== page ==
Working paper Open Access

Does the use of the Informed Health Choices teaching resources improve the secondary students' ability to critically think about health in Uganda? A cluster randomised trial protocol

Ssenyonga, Ronald; Oxman, Andrew D.; Nakyejwe, Esther; Mugagga, Solomon K.; Nsangi, Allen; Semakula, Daniel; Chesire, Faith; Mugisha, Michael; Lewin, Simon; Rosenbaum, Sarah; Oxman, Matt; Kaseje, Margaret; Sewankambo, Nelson K.


To make well-informed choices, people must possess skills to assess the trustworthiness of health-related claims. It is important that young people learn to assess the reliability of claims to inform decisions, both when making their own choices and as citizens participating in a democracy. This trial aims to evaluate the effect of the Informed Health Choices (IHC) teaching resources on secondary school students’ ability to assess health-related claims and make informed choices.


This will be a two-arm cluster-randomised trial. We will randomise 80 lower secondary schools to evaluate the IHC secondary school digital teaching resources. The resources for teachers include 10 lessons to be delivered in a single school term, using lesson plans developed for classrooms equipped with only a blackboard or with a projector. Teachers in the intervention arm will be invited to a three-day teacher training workshop. Teachers in the control schools will continue teaching the national curriculum. Uganda’s National Curriculum Development Centre introduced a new competence-based curriculum in 2020. This curriculum has critical thinking as one of seven generic skills to be taught across all subjects. The curriculum does not explicitly include critical thinking about health. The IHC lessons address nine prioritised key concepts. We will use multiple choice questions – two for each key concept - to evaluate the student’s ability to assess claims and make informed choices. We will measure the proportion of students with a passing score at the end of the school term, and again after one year to assess retention of what was learned.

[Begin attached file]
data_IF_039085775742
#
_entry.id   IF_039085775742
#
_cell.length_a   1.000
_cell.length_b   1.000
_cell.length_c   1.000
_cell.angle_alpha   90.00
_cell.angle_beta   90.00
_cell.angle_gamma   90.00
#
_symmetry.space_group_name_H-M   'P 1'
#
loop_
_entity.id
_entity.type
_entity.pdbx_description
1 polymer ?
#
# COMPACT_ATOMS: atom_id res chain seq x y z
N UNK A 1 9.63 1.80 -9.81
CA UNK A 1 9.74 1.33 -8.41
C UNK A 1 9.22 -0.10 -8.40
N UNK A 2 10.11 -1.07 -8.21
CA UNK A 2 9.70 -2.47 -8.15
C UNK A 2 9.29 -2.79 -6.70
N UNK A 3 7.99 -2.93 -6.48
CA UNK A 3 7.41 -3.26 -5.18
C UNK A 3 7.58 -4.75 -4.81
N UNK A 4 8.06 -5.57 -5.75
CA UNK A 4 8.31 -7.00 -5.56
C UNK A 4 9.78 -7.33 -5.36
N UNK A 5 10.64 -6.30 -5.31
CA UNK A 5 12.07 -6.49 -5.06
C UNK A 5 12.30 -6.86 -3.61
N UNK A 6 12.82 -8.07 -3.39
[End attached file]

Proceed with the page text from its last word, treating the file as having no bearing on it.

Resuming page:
Expected results

Based on previous work done in Ugandan primary schools, we anticipate that the use of the teaching resources will lead to a large improvement in the lower secondary school students’ ability to assess claims and make informed health choices.

Files (2.0 MB)
Name Size
_Ugandan randomised trial protocol.pdf
370.3 kB Download
Additional file 01. Prioritised IHC concepts.pdf
57.0 kB Download
Additional file 02. Description of the intervention.pdf
172.4 kB Download
Additional file 03. Critical Thinking about Health Test.pdf
402.0 kB Download
Additional file 04. Determination of cut-offs for passing and mastery scores(1).pdf
106.6 kB Download
Additional file 05. Development and evaluation of the Critical Thinking about Health Test.pdf
117.7 kB Download
Additional file 06. Evaluating far transfer of learning, and monitoring potential harms.pdf
111.5 kB Download
Additional file 07. Safety monitoring and adverse events form.pdf
11.6 kB Download
Additional file 08. Informed consent form for head teachers.pdf
93.6 kB Download
Additional file 09. Informed consent form for teachers.pdf
91.3 kB Download
Additional file 10. Teacher training workshop.pdf
225.4 kB Download
Additional file 11. SPIRIT checklist.pdf
118.9 kB Download
Additional file 12. Schedule of trial events.pdf
73.6 kB Download
All versions This version
Views 8585
Downloads 152152
Data volume 21.0 MB21.0 MB
Unique views 7878
Unique downloads 9999


Cite as